Nine

SO MANY ENEMIES: GERMANY AT WAR

ON 15 JUNE 1913 Wilhelm II celebrated the silver anniversary of his ascension as king of Prussia and German emperor, an occasion of much royal panoply that brought throngs of his subjects to Berlin. Elsewhere in Germany, statues were erected and commemorative volumes were issued extolling the accomplishments of the previous quarter of a century. The Kaiser was elated at this evidence of popularity and felt that at long last the public opprobrium that had followed the Daily Telegraph scandal almost five years earlier had been avenged. 1 Those who praised Wilhelm often lauded him as a sovereign who had helped to maintain the peace of Europe for a quarter of a century, and this was the honor he most appreciated. As the Kaiser told his friend Admiral Georg von Müller, the chief of the Naval Cabinet, he had come to the throne in 1888 determined that his reign be one of consolidation rather than expansion. 2 Wilhelm regretted that his efforts at preserving tranquility had not always been appreciated and that perhaps some of his subjects were disappointed that there had been no magnificent victories over foreign foes. His successor could fight wars should they be required, but Wilhelm declared that he would draw the sword only if the Fatherland was endangered. For preventive war, which he had briefly considered against Russia at the beginning of his reign, he had absolutely no interest. 3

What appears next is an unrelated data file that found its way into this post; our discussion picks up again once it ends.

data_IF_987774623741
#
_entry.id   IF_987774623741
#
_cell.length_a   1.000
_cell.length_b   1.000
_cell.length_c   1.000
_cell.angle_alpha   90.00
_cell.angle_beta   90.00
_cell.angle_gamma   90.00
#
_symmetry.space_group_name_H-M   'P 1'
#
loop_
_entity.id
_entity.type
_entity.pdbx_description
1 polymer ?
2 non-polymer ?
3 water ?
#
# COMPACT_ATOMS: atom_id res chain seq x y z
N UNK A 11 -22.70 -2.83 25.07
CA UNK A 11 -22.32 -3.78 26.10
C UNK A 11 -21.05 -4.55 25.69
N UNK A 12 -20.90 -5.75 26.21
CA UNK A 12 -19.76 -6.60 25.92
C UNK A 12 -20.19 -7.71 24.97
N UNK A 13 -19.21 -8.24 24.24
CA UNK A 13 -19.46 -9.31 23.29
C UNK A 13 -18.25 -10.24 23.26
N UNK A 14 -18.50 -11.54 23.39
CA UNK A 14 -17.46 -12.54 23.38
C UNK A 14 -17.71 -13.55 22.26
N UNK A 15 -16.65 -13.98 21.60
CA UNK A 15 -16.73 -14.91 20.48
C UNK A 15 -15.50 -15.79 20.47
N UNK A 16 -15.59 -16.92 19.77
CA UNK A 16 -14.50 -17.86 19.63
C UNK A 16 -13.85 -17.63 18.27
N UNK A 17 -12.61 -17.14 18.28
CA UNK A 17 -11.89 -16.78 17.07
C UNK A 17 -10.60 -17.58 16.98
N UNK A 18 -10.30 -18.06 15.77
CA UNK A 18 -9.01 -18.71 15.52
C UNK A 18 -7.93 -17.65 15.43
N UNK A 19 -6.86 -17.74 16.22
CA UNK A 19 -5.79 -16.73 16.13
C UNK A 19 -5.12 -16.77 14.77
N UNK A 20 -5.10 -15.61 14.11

The Kaiser's opposition to war proceeded in part from a conviction that Germany could not afford to become engaged in foreign adventures as long as socialism represented a danger at home. The triumphant Reichstag elections of 1912 had indicated that its power as a political and social force in Germany was dramatically increasing, and Wilhelm believed that he therefore should keep his soldiers at home, where someday they might be needed. Nothing provoked the Kaiser's oratorical inflation more than socialism, and even before 1912 he allegedly had exclaimed to Chancellor Bernhard von Bülow that what was required was "first to shoot the socialists, behead them and make them innocuous, if necessary by means of a bloodbath." He added: "Then [we can have] war abroad. But not before

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